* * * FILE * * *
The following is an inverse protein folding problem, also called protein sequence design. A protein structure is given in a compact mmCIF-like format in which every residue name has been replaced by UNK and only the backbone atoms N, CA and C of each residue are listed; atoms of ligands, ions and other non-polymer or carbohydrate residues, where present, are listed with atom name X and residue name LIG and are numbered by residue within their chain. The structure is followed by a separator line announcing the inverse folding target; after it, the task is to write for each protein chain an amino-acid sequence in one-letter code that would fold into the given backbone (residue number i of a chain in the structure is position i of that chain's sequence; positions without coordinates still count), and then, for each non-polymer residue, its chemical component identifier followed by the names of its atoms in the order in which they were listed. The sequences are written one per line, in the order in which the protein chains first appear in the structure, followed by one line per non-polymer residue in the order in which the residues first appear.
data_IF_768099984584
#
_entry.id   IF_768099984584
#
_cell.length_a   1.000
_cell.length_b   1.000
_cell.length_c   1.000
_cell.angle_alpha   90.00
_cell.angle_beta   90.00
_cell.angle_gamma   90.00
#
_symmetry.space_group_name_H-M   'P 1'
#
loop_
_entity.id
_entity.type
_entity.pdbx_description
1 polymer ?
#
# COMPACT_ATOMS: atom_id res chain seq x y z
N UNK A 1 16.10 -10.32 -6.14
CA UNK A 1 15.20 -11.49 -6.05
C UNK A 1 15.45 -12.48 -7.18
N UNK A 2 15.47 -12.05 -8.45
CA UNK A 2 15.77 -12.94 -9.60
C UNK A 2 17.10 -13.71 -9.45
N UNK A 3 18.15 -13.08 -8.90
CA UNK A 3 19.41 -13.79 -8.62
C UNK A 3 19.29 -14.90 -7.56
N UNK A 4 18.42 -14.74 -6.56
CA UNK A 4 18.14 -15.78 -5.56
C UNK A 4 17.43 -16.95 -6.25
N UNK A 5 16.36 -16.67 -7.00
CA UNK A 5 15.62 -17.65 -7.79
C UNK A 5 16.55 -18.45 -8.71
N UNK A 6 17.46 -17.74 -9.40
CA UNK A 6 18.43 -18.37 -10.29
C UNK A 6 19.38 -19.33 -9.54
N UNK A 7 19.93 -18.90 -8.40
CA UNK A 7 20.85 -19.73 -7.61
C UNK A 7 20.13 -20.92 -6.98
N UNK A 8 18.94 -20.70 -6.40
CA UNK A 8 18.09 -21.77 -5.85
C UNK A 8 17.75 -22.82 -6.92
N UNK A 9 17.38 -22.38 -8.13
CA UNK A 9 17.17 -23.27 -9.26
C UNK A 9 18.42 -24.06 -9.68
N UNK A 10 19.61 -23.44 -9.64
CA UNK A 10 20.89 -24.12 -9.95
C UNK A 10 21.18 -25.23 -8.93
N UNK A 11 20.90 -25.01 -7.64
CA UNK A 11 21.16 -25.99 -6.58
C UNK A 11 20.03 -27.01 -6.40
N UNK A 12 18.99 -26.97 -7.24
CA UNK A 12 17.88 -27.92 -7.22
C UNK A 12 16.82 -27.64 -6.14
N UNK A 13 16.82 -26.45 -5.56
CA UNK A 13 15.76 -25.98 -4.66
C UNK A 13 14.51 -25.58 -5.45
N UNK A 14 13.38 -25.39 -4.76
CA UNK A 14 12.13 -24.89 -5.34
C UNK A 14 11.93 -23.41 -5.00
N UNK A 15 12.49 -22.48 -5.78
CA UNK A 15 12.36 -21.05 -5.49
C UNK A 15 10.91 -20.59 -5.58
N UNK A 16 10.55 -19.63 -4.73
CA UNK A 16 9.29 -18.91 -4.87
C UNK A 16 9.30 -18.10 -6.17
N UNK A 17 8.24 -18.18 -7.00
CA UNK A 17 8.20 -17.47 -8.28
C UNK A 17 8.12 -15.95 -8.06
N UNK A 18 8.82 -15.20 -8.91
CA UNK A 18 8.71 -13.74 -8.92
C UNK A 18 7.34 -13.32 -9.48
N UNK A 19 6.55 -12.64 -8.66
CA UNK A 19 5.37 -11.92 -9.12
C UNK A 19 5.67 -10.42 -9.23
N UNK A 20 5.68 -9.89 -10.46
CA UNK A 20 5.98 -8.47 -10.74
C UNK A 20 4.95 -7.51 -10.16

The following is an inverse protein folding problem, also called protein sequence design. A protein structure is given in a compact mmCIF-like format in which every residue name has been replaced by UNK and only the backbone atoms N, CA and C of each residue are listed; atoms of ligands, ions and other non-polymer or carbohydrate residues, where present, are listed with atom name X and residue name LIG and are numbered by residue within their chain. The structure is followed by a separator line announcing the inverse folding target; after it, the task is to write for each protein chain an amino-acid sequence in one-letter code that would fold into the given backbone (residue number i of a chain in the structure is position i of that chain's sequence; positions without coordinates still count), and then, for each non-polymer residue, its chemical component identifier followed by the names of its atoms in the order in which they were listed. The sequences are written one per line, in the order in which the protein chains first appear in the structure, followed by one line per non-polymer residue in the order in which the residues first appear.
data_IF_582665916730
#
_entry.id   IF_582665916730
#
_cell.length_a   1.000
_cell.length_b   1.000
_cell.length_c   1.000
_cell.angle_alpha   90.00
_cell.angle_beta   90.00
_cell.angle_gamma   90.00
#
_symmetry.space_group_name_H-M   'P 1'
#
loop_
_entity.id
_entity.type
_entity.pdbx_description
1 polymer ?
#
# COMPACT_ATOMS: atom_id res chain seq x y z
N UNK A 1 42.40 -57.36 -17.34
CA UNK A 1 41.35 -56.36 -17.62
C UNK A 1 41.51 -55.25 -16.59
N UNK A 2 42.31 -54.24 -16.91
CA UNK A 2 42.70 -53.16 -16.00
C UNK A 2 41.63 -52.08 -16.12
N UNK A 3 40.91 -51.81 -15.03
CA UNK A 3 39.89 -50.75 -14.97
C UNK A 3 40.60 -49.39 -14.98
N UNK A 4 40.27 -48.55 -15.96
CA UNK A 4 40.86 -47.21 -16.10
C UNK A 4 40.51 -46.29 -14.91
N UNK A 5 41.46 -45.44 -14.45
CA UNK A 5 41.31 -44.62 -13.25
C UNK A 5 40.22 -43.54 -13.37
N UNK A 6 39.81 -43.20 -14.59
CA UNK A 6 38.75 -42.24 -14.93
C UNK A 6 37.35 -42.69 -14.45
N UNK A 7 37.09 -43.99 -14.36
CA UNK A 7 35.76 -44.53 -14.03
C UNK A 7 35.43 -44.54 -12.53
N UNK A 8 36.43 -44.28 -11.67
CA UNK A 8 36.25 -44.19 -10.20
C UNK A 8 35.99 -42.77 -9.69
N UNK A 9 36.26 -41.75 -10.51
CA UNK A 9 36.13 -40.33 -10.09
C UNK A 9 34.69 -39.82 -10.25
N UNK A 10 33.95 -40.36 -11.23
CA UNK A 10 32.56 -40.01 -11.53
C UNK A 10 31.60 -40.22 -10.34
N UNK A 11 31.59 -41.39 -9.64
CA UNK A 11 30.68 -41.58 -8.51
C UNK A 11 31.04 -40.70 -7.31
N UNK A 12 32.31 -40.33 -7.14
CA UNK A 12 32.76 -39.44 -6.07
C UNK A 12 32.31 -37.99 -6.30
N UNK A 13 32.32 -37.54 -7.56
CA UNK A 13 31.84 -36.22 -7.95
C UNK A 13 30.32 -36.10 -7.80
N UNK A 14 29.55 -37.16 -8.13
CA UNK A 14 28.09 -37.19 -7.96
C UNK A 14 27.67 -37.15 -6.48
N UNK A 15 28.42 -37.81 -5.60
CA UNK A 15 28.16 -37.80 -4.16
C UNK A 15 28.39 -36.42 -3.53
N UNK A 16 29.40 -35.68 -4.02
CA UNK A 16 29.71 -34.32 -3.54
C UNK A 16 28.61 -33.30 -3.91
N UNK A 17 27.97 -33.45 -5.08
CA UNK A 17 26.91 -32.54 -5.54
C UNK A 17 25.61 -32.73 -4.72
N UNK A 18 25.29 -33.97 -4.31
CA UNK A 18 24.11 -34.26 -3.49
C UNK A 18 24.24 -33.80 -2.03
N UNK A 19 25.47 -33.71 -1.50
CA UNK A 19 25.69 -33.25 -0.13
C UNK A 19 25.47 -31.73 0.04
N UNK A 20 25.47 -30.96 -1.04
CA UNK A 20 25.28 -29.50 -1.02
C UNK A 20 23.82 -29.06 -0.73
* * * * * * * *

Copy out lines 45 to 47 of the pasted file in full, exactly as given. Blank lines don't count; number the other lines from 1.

C UNK A 8 17.75 -22.82 -6.92
N UNK A 9 17.38 -22.38 -8.13
CA UNK A 9 17.17 -23.27 -9.26